I don’t want to speak too soon, because we all know what the British weather’s like (you watch, it’ll snow next week) … but it looks like spring could be springing! As I write this, the windows are open, the birds are singing outside, and we’re being bathed by glorious spring sunshine. I’ve noticed many of my neighbours tidying up their gardens and this weekend I’m going to have to tackle mine … I’ve got lawns to mow, pots to plant, borders to weed, patios to clean, it’s exhausting just thinking about it but I know it’ll be worth it when I can sit outdoors with a glass of something chilled and admire the fruits of my labour!
Ziggy, Poppy and Betty love this time of year too and will no doubt join me in the garden, ‘helping’ in their own special way – as will the little man Jesse, who loves to look for worms and randomly flick soil everywhere as I toil away!
As a pet owner, I do have to be careful of what I’m planting in the garden as some plants can be toxic to animals. In fact, you might be surprised which common and innocuous-looking plants are potentially pretty toxic for your furry friends! The Blue Cross has compiled this very useful list (although not entirely comprehensive) with those in bold noted as particularly dangerous:
‘Whaaaat?!?’ I hear you say. ‘That’s about half my garden!’
– yes, I appreciate that it’s a fairly big list of some very common plants but, before you dig everything up and opt for a wholly green, grassy garden instead, don’t worry – there are plenty of ‘safe’ plants that will bring some lovely colour and attract pollinators like bees and butterflies – a crucial part of our ecosystem. These busy, buzzy pollinators love sunflowers, cosmos, lavender, Echinacea, aster, buddleia (aka ‘the butterfly bush’) to name but a few – and these are all safe for pets. Many herbs, including rosemary, sage, basil and mint are also safe and can add some fragrance to your garden. For spring colour you can opt for crocuses (except colchicums or autumn crocuses) over the more traditional (and toxic) daffs and tulips. African daisies, calendula, fuchsia, petunia and nasturtium also offer safe, bright blooms. This is obviously not an exhaustive list – there are 100s of pet-safe flowers and plants to choose from – but, before introducing new varieties to your garden, it’s always a good idea to check that they won’t pose a hazard to your furry friends. Of course, you can have these potentially toxic plants in your garden if you wish, there’s absolutely no rule against it and many pet owners will have them (either knowingly or not). You may be reading this thinking ‘Well I’ve had dogs and daffodils for years without any problems!’ and this may well be the case, but it’s always best to be informed and aware of the risks. Younger puppies and kittens especially may be prone to a little nibble of some foliage, petals, bulbs or a berry or two as they explore the garden and, unless you’re going to constantly supervise them outdoors, it’s probably better to be safe rather than sorry.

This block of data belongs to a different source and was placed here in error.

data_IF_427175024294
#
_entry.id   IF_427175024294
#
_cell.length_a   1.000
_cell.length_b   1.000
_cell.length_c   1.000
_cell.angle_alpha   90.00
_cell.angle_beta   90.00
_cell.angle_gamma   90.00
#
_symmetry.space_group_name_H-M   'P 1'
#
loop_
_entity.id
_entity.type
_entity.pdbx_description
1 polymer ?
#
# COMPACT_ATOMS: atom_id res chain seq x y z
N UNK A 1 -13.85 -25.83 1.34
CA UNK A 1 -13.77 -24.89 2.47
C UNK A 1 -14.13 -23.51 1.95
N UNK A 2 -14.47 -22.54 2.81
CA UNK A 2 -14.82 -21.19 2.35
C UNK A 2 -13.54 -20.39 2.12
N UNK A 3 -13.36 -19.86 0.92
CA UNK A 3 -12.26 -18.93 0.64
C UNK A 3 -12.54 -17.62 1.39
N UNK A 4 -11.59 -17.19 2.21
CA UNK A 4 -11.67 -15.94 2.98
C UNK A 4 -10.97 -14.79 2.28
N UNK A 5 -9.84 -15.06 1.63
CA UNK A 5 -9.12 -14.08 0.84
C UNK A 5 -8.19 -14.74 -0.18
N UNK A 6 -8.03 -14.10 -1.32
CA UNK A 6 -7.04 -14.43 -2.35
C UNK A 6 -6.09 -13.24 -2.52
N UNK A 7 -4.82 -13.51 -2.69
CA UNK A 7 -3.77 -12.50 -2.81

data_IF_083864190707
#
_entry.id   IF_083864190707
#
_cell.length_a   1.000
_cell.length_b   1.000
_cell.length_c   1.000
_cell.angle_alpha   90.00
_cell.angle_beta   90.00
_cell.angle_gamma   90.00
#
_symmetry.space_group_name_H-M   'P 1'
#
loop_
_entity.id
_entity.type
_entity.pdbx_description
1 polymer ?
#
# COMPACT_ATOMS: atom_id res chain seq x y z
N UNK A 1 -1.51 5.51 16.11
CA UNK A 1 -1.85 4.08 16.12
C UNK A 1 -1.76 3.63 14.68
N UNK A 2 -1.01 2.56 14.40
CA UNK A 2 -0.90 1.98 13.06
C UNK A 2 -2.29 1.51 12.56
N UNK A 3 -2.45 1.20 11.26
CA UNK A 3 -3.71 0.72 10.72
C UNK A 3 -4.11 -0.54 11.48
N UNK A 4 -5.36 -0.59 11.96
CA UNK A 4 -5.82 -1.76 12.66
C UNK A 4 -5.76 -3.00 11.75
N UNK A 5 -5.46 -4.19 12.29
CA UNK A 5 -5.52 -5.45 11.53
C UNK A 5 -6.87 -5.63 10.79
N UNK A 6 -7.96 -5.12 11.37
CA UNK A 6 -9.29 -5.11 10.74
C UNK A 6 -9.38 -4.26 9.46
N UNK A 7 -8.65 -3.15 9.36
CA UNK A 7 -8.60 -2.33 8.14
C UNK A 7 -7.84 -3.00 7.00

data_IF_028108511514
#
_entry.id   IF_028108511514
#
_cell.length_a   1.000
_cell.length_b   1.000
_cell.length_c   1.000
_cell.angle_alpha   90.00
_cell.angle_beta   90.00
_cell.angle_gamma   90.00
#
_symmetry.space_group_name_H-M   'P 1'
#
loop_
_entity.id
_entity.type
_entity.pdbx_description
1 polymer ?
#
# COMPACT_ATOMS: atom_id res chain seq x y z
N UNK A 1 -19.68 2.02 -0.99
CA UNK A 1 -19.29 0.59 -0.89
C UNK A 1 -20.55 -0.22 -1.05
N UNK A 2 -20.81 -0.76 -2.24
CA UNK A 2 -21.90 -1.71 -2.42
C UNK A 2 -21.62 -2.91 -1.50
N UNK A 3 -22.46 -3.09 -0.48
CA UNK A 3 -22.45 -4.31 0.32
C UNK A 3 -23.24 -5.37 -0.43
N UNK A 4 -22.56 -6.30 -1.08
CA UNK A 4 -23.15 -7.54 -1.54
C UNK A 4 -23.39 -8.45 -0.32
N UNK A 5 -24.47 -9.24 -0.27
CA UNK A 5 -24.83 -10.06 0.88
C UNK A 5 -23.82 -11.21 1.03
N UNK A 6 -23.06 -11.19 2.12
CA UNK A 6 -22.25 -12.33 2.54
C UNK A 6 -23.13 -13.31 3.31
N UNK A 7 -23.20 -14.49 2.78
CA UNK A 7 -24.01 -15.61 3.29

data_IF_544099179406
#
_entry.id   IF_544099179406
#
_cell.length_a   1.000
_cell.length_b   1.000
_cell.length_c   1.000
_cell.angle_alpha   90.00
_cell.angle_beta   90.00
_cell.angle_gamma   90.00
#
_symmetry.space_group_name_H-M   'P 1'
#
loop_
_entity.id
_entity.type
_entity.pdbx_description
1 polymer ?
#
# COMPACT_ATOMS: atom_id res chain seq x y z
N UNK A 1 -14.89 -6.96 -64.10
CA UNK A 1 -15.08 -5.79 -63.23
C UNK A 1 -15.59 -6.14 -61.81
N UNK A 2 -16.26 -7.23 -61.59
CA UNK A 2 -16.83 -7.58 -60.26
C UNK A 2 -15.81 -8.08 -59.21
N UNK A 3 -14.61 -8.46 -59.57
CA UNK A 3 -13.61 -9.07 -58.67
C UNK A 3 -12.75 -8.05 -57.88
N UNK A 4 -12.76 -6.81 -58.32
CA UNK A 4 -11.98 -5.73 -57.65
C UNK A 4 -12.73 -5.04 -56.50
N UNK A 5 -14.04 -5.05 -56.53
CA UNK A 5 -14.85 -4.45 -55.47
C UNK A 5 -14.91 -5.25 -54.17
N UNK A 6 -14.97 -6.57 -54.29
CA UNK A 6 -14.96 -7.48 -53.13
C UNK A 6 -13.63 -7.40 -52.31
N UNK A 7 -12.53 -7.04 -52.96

If you’re concerned that your pet may have taken a little culinary tour of the garden and had a chew on something they’re not supposed to, give your vet a call. We’ll be able to tell you what to do as the toxicity varies – some plants are likely to cause nothing more serious than a slight tummy upset while others are potentially fatal. Look out for the following signs that your pet may be suffering from poisoning:
– Sudden excessive drooling
– Loss of appetite
– Vomiting of diarrhoea
– Drinking or weeing more
– Rashes or red skin
– Twitching, seizures or collapse
You also need to be careful of which products you’re using in the garden, too, as many fertilisers, weed killers and pesticides can be dangerous for pets. Be sure to check the bottle which should state whether or not it’s pet friendly or, if possible, choose natural products rather than chemicals. If you do need to use them, put up barriers to keep pets and other wildlife out.
While we’re on the subject of other wildlife, it’s really important to make your garden welcoming to other creatures, too – a huge percentage of land in the UK is taken up by domestic gardens so if we all made a little extra effort to make our gardens more inviting and wildlife friendly we could have a huge impact on biodiversity and the populations of species that are in serious decline, such as hedgehogs. Log piles, leaf piles and compost heaps can be attractive to hedgehogs, but beware that compost heaps can also contain mould and bacteria that can be dangerous to dogs so, for the sake of the hedgehogs’ peace and your dog’s health, make sure it’s in an area that’s not accessible to Fido! It’s also important to link your garden to your neighbours’ via a small hole in or under the fence or hedge, so that hedgehogs can safely trundle between gardens up and down the street without venturing onto the road. Log piles or ‘insect hotels’ can also host a variety of insects, all of which play an important role in our ecosystem. Bird boxes and bird feeders can encourage birds into your garden too, but make sure they’re safely out of kitty’s reach otherwise you’re just tempting the poor little winged creatures into the mini-lion’s den! Get the kids involved in creating a wildlife haven and keep a note of all the different visitors that come to stay in your beautiful, inviting garden.
With considered planting, some wild areas and interesting corners, safe scented flowers and, of course, all the seating and toys you want, it’s possible for everyone to safely enjoy your garden this spring and summer – you, your kids, your pets and an array of wildlife, too!
*The author accepts no responsibility for any plants that may be killed off by frost or late snowfall following this slightly optimistic and possibly premature announcement that spring has arrived!